Thursday, May 10, 2018

Summer Afternoon in Boston & The Isabella Stewart Gardner Museum

A few weekends ago, I found myself with an afternoon to kill in Boston. I had rehearsal with AIT Boston until noon in the city, and then had practice with TOI Boston that night at 7. Commuting all the way home just to turn around and come back was out of the question, plus it was going to be a beautiful Boston Saturday afternoon, so I started brainstorming ways to use the time.

While on our hike, Kelsie came up with the great idea to check out a museum, and recommended I check out the Isabella Stewart Gardner Museum. Now, for someone who's lived not even 2 hours from the city her entire life, I haven't actually done a lot of typical Boston things. Growing up, we'd always take trips to historic sites...but we usually ended up somewhere like Virginia, or Pennsylvania. We skipped a lot of the things that were closer to home.

Which means that now that I'm spending so much more time in the city, and am so much more comfortable navigating it, I want to take advantage and soak up all the amazing things Boston has to offer. I texted Caroline, one of my teammates, and we met up to check out the museum.

The Isabella Stewart Gardner Museum opened on January 1, 1903, on land that had been bought by Isabella herself for the purpose of creating the museum in 1898. Isabella, whose appreciation for art was spurred on by extensive travel and the intellectual scene in Boston, wanted to create a place for art to not only be hung but be appreciated, and made. Her personal collection, which the museum is drawn from, started with collecting rare manuscripts, particularly works from Dante, and kept growing, to include masterpieces like Vermeer's "The Concert" and Rembrandt's "Self-Portrait, Age 23".

In 1901, when the building was finished, Isabella moved into private living quarters on the fourth floor of the museum and began work personally arranging the museum. She remained intensely involved in her work, not only arranging the rooms but organizing performances, concerts, lectures, and inviting artists to take up residency there. When she died in 1924, she dedicated the museum to the "education and enjoyment of the public forever", only asking that nothing be moved, or re-arranged.

But in 1990, two thieves disguised as police officers broke into the museum early in the morning, and stole 13 works of art. The pieces that were taken, among them Vemeer's "The Concert, are worth over $500 million. It is the largest unsolved theft in history, and even today, 28 years later, authorities remain just as stumped as to their whereabouts. To remember the stolen works, and keep hope alive for their eventual return to the museum, empty frames remain hung in the places the paintings occupied.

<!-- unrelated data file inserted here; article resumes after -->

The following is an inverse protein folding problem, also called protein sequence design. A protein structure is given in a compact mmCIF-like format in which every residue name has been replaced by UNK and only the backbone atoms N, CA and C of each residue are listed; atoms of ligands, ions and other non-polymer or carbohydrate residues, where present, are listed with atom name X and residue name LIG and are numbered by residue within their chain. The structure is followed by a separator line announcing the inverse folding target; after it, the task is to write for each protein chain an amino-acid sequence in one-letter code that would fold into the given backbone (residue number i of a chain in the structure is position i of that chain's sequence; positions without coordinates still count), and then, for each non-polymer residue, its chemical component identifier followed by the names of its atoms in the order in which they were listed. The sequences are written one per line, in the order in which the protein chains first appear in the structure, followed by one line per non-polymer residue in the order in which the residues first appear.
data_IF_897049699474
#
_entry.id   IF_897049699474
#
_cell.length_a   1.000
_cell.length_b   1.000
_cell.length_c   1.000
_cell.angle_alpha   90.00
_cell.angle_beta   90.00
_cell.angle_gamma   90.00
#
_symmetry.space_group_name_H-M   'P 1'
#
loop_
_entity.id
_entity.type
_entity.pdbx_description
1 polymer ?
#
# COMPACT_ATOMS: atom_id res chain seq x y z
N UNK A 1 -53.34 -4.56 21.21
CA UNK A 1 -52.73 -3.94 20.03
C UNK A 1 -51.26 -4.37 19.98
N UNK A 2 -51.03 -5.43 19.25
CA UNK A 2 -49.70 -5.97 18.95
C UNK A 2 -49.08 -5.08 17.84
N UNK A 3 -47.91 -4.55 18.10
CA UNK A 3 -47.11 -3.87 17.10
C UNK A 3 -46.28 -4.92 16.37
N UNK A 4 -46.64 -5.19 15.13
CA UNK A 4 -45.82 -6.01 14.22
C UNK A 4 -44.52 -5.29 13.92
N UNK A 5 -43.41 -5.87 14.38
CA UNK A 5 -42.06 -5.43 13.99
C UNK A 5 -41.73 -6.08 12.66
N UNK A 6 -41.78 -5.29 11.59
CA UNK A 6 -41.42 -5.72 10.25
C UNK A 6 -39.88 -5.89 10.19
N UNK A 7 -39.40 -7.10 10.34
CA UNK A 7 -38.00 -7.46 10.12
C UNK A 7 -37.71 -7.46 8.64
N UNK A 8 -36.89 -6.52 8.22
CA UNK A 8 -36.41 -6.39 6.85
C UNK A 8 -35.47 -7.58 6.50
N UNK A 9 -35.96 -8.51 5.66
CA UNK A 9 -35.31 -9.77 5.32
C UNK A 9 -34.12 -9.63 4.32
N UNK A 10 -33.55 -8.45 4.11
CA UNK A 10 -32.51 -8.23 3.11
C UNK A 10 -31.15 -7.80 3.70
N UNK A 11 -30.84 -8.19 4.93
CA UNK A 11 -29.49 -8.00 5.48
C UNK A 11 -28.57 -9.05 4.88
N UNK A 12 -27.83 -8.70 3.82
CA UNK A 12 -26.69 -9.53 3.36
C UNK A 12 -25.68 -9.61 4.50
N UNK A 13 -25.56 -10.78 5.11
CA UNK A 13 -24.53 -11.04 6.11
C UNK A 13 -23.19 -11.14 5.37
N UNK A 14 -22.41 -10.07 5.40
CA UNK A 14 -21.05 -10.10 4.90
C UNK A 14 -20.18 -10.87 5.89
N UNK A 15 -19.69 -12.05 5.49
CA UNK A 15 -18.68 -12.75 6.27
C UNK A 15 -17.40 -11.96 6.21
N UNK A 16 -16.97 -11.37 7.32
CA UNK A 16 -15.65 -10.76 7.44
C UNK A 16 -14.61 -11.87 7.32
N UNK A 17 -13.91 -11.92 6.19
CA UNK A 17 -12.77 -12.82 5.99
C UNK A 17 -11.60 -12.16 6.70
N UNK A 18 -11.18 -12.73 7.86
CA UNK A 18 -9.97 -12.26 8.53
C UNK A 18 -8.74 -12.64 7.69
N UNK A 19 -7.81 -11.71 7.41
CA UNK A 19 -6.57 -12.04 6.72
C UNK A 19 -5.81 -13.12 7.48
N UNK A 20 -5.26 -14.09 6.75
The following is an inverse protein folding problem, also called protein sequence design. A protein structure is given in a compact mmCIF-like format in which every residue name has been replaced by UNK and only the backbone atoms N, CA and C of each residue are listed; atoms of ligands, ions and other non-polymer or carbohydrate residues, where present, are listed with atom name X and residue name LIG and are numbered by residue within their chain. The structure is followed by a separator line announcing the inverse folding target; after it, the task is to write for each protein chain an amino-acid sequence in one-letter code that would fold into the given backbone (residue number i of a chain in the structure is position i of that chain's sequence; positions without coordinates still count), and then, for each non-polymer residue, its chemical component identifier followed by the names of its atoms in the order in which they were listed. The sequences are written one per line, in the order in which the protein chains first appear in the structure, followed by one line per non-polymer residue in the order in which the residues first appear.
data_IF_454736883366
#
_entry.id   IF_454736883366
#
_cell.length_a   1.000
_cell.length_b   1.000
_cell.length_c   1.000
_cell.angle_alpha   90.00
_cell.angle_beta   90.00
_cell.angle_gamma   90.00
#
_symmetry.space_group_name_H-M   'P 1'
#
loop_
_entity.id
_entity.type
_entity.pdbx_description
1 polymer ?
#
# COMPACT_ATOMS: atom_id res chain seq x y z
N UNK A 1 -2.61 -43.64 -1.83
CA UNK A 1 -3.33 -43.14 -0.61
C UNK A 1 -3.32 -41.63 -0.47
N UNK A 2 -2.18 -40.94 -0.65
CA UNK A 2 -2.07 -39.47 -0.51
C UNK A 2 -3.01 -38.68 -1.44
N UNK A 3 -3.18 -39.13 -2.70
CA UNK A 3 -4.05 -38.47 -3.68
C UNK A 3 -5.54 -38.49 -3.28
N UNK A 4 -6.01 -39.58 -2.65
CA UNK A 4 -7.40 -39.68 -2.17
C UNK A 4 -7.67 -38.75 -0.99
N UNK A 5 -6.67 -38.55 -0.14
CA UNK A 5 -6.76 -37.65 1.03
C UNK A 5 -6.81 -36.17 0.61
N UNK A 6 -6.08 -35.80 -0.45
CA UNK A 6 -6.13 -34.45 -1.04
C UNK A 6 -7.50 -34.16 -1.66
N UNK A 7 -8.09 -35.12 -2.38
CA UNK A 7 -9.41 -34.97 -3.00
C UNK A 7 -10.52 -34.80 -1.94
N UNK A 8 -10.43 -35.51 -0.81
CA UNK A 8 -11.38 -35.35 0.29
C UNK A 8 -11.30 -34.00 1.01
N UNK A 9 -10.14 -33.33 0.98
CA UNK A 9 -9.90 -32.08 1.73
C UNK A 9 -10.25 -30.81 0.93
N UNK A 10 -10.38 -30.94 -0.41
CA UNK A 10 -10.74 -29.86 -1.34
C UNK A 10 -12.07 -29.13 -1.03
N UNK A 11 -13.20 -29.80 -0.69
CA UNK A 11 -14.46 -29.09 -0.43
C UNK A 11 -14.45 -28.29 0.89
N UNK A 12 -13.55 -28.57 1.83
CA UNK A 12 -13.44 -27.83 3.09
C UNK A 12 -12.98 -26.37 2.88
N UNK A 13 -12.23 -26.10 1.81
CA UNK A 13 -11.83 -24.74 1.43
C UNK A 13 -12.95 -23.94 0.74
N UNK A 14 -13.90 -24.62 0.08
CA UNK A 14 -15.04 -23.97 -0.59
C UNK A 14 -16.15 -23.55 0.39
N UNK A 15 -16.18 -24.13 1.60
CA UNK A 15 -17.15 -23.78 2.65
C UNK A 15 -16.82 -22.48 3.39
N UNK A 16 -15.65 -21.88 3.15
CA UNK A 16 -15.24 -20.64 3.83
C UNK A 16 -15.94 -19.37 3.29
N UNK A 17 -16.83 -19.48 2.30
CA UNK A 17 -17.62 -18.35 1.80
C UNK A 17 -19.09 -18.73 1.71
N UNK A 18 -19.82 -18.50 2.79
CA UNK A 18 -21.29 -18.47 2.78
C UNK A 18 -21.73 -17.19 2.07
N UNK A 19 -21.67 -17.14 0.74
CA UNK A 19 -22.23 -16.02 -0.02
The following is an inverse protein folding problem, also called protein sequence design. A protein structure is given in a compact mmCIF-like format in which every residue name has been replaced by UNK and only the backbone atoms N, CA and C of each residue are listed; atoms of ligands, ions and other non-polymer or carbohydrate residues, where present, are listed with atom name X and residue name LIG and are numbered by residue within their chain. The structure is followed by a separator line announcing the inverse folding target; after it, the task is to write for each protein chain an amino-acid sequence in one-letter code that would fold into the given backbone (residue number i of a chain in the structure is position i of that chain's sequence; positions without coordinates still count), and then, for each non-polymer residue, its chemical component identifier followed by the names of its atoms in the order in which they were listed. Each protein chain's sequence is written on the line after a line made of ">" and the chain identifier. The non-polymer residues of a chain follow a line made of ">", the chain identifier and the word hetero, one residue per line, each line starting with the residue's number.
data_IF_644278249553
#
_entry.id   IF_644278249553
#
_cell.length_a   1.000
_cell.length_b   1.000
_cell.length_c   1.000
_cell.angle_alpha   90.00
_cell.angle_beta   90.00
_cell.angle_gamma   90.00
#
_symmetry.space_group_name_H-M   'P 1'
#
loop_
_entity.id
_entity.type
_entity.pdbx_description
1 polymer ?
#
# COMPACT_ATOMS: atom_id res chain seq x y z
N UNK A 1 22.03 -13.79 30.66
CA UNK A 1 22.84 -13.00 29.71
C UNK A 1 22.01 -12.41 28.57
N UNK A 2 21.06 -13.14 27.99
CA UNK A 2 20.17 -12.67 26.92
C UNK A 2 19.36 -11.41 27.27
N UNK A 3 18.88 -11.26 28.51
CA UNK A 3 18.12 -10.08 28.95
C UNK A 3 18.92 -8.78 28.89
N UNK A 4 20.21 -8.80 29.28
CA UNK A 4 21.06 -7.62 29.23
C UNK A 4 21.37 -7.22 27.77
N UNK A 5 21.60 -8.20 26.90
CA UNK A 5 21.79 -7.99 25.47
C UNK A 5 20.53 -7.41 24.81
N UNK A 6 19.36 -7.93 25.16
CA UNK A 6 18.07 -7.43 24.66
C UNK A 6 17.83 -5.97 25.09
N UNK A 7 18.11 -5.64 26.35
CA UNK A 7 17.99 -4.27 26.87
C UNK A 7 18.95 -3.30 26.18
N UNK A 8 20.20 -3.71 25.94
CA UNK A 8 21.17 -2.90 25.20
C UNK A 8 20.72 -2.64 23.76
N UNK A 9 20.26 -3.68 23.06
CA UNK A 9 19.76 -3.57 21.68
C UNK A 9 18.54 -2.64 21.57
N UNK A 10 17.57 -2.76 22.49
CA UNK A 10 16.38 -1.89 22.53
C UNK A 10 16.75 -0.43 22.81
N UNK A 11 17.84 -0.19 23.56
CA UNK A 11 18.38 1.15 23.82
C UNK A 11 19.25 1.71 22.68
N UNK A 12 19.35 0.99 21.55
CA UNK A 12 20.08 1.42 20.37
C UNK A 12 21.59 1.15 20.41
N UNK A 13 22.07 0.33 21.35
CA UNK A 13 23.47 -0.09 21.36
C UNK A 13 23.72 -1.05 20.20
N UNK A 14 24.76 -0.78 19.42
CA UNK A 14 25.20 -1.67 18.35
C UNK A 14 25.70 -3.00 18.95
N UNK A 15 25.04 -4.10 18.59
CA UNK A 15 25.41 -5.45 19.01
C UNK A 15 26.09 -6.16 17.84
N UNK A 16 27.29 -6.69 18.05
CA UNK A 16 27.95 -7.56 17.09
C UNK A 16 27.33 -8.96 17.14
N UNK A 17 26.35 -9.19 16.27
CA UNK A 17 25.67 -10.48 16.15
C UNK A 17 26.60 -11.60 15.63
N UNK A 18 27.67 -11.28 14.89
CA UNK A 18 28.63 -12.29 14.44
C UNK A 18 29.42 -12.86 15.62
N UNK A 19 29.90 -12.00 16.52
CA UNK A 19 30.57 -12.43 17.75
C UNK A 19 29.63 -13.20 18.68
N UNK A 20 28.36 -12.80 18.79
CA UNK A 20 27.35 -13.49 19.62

I absolutely loved the museum. The original building (called "The Palace") has four floors, but is open in the middle, with a glass ceiling letting in natural light. A garden takes up the entire middle, which you can look down into from any of the four floors, and has elaborate tile walkways, arches, and fountains. The actual rooms are arranged to look less like a gallery, and more like an actual house, with scenes set up to showcase incredible rugs, or furniture, or tea services. One of my favorite rooms had a bunch of door-like wood panels hung to the wall, each covered in framed sketches and etchings, that you could move and work your way through.

Once we'd seen everything, the large stone archways offered a great place to sit and enjoy the garden. Caroline and I sat for a while and talked, since it had been a while since we'd really caught up. It's such a peaceful place; even though it was crowded, a calm hush blanketed everyone. I can see it being a beautiful place to sit and journal, or sketch (which the museum encourages!). We only spent a few hours there, and I definitely feel like it's the kind of place where you have to go a couple of times to really see everything.

We were going to check out the museum cafe, which looked really good, but they were closed by the time we were ready to eat. The museum is in Fenway, so we walked a little ways and came across a really cute restaurant named Tapestry. Not gonna lie, the main reason we chose it was because of the outdoor patio. This particular Saturday was one of the first super sunny, super warm afternoons of the year, so they had opened the patio early for drinks and pizza even though the rest of the kitchen wasn't open until later. We ordered the Mediterranean pizza (awesome cheese! But kind of soggy...), and waited until they opened for bar snacks and got the Greek nachos (which were awesome!). So we ate a whole pizza as our pre-bar-snack snack, haha. Tapestry is in a pretty quiet, residential area of Fenway, and it was so nice to sit outside, under the sun, and enjoy the breeze and each other's company. It was a wonderful way to kick of a season full of many more afternoon adventures with friends.

I'm in the city a couple of times a week, but it's always for work, or practice, or both. But, I enjoy spending my weekends in the rink (and even the commute) so much more when I take advantage of all the amazing things the city has to offer. Here's to searching for fun, instead of just driving right home.

Happy Thursday!! Be the grittiest.
xoxo Gillian

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